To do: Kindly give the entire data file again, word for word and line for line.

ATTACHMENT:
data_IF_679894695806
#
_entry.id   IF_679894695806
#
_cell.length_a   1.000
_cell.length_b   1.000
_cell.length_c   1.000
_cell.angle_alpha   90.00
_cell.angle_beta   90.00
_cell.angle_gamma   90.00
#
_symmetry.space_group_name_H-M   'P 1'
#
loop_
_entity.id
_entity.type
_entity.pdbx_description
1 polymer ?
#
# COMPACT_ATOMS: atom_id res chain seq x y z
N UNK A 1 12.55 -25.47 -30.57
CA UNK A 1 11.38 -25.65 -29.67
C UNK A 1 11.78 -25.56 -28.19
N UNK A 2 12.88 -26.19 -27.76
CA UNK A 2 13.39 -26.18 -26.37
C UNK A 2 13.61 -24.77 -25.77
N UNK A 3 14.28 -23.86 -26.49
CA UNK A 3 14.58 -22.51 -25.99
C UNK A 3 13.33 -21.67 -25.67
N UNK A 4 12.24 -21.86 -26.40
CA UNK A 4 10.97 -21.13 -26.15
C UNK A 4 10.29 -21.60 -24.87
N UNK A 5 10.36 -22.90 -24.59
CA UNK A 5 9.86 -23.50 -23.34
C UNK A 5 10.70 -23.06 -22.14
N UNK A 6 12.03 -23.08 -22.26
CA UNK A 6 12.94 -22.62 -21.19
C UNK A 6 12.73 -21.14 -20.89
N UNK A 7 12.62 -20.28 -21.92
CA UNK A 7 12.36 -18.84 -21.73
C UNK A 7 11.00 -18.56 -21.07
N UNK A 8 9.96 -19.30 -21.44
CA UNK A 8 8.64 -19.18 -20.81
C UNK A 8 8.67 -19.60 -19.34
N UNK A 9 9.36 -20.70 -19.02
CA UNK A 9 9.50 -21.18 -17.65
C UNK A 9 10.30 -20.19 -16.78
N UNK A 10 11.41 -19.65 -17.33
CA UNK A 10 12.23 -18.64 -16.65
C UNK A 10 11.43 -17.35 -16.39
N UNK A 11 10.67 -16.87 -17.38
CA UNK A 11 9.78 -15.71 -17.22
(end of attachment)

data_IF_679894695806
#
_entry.id   IF_679894695806
#
_cell.length_a   1.000
_cell.length_b   1.000
_cell.length_c   1.000
_cell.angle_alpha   90.00
_cell.angle_beta   90.00
_cell.angle_gamma   90.00
#
_symmetry.space_group_name_H-M   'P 1'
#
loop_
_entity.id
_entity.type
_entity.pdbx_description
1 polymer ?
#
# COMPACT_ATOMS: atom_id res chain seq x y z
N UNK A 1 12.55 -25.47 -30.57
CA UNK A 1 11.38 -25.65 -29.67
C UNK A 1 11.78 -25.56 -28.19
N UNK A 2 12.88 -26.19 -27.76
CA UNK A 2 13.39 -26.18 -26.37
C UNK A 2 13.61 -24.77 -25.77
N UNK A 3 14.28 -23.86 -26.49
CA UNK A 3 14.58 -22.51 -25.99
C UNK A 3 13.33 -21.67 -25.67
N UNK A 4 12.24 -21.86 -26.40
CA UNK A 4 10.97 -21.13 -26.15
C UNK A 4 10.29 -21.60 -24.87
N UNK A 5 10.36 -22.90 -24.59
CA UNK A 5 9.86 -23.50 -23.34
C UNK A 5 10.70 -23.06 -22.14
N UNK A 6 12.03 -23.08 -22.26
CA UNK A 6 12.94 -22.62 -21.19
C UNK A 6 12.73 -21.14 -20.89
N UNK A 7 12.62 -20.28 -21.92
CA UNK A 7 12.36 -18.84 -21.73
C UNK A 7 11.00 -18.56 -21.07
N UNK A 8 9.96 -19.30 -21.44
CA UNK A 8 8.64 -19.18 -20.81
C UNK A 8 8.67 -19.60 -19.34
N UNK A 9 9.36 -20.70 -19.02
CA UNK A 9 9.50 -21.18 -17.65
C UNK A 9 10.30 -20.19 -16.78
N UNK A 10 11.41 -19.65 -17.33
CA UNK A 10 12.23 -18.64 -16.65
C UNK A 10 11.43 -17.35 -16.39
N UNK A 11 10.67 -16.87 -17.38
CA UNK A 11 9.78 -15.71 -17.22